Brent crude price slumps, but diesel prices are expected to rise further amid Ukraine war

Brent crude price slumps, but diesel prices are expected to rise further amid Ukraine war

15 March 2022 | Kasia Parda | 12 min read

The light and sweet nature of Brent Crude makes it ideal for refining into diesel, petrol, and other end products. About two-thirds of the world's traded crude oil is priced using Brent Crude, making it one of the most influential benchmarks for oil.

Following Russia's invasion of Ukraine, the world's plans to either boycott or reduce reliance on Russian energy caused oil prices to rise to almost $140 a barrel last week. By the end of the week, the price had slid back to around $120 dollars, and oil is now trading at less than $110 dollars a barrel. 

Brent crude has fallen but analysts warn that more diesel price hikes are to come

Despite the recent drop in Brent crude, market analysts predict further price hikes in the near future, including diesel reaching an eye-watering £3 per litre.

On Monday (March 14), Brent crude price fell by 8% to trade at $103.68 per barrel, but Treasury Committee members were warned this is just a "lull before the storm". Nathan Piper, head of oil and gas research at financial services company Investec, warned against “continued increases in fuel prices”. In his words: “If more stringent actions are imposed upon Russia, and five million barrels a day is truly taken out of the market, then oil prices would really have no ceiling.”

Diesel is particularly vulnerable to price increases, as a third of the UK's imports are from Russia

The director of research at Energy Aspects, Dr Amrita Sen, said that petrol prices could rise to around £2.40 a litre and diesel prices between £2.50 and £3 are definitely possible. In addition, she noted that the UK could follow Germany in imposing rationing measures, which have already seen BP and Shell cut diesel wholesales to industry. During the committee hearing, she said: “If we need to rebuild stocks over the summer so that we have a buffer over the winter… it is industry that will need to be curtailed and that's where the first set of rationing will have to come in.” Piper said the government's only other option was to release some of its petrol and crude oil stockpiles. “But it'll be industry that takes the brunt of any rationing initially,” he added.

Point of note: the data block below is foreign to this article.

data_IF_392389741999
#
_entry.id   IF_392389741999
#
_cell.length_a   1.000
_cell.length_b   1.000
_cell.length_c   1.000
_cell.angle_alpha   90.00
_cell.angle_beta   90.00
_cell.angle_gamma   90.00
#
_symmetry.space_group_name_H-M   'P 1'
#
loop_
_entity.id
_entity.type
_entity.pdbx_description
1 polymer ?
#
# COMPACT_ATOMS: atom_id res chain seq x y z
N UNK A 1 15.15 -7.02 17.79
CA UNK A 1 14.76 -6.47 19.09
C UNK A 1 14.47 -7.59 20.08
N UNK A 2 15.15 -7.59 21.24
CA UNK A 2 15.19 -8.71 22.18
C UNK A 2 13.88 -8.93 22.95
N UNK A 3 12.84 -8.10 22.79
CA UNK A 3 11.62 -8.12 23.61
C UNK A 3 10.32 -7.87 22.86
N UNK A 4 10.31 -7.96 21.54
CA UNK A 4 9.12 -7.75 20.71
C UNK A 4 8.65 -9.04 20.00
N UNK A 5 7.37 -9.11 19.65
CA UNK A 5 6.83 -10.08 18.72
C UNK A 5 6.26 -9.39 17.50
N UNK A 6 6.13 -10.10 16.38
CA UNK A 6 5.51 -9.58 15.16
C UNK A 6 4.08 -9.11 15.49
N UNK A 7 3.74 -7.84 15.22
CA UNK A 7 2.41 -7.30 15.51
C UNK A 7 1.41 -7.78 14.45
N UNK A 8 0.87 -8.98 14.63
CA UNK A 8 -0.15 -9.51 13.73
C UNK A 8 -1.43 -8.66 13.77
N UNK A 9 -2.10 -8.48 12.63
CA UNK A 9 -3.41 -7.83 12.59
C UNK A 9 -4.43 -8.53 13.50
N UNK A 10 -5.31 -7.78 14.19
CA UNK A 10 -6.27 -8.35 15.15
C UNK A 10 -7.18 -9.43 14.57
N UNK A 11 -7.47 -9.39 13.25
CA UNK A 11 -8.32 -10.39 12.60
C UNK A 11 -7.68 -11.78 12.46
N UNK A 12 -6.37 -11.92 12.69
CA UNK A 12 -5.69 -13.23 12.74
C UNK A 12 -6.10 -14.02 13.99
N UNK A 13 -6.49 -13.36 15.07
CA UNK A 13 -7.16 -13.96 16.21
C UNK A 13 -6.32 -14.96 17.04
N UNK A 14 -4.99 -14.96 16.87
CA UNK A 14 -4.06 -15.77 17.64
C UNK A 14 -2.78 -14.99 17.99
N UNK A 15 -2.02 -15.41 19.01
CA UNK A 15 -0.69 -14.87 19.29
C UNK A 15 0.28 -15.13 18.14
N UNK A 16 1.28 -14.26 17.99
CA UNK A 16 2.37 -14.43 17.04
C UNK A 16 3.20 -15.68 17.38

As a result of Russia's invasion of Ukraine, oil prices worldwide have risen to record levels, with record prices being recorded at the pumps every day

Petrol reached a new record price of 163.46p on Sunday (March 13), up 2.5p from Thursday (March 10). Meanwhile, diesel climbed to yet another record high of 173.67p on Saturday (March 12), up 3.5p from two days earlier.

Simon Williams, RAC fuels spokesman, said: “The price hikes seen over the weekend are still a result of the oil price rise which began at the start of the month and peaked early last week at $137 a barrel". “As the oil price has now fallen back, we should hopefully reach the peak and start to see prices going the other way to reflect the big drop in wholesale costs seen at the end of last week, subject to no further spikes in the barrel price this week.”

FleetCheck's managing director, Peter Golding, says fleets need a strategy, as it appears the conflict will not be resolved quickly. “The terrible situation in Ukraine is something that is playing on all of our minds and I think most people believe it could sadly persist for months or even years," he added. “While it is not a major issue compared to the loss of life we are seeing, it is clear that fuel costs are rising to record levels quickly and substantially, and are unlikely to normalise any time soon. This is currently adding substantially to fleet costs on an almost day-by-day basis."

FleetCheck comes up with a five-point plan to help fleets with fuel costs

"While it is probably not possible to completely offset the impacts of the price rises we are seeing, taking greater control over costs is very much achievable."  explained peter Golding. “The plan was actually created in response to the initial spikes in fuel prices that we saw in the autumn caused by shortages – and so we know it works from the experiences of fleets that have adopted it – but it is even more pertinent today.”

In his remarks, Golding noted that although the plan had been largely written for petrol and diesel cars and vans, its principles applied almost equally to many electric vehicles being added to fleets today. “While fuelling EVs represents a fraction of the cost of an ICE vehicle, there will still be substantial percentage price increases in energy very soon - and working to minimise the effects of these rises is very much part of fleet management best practice.”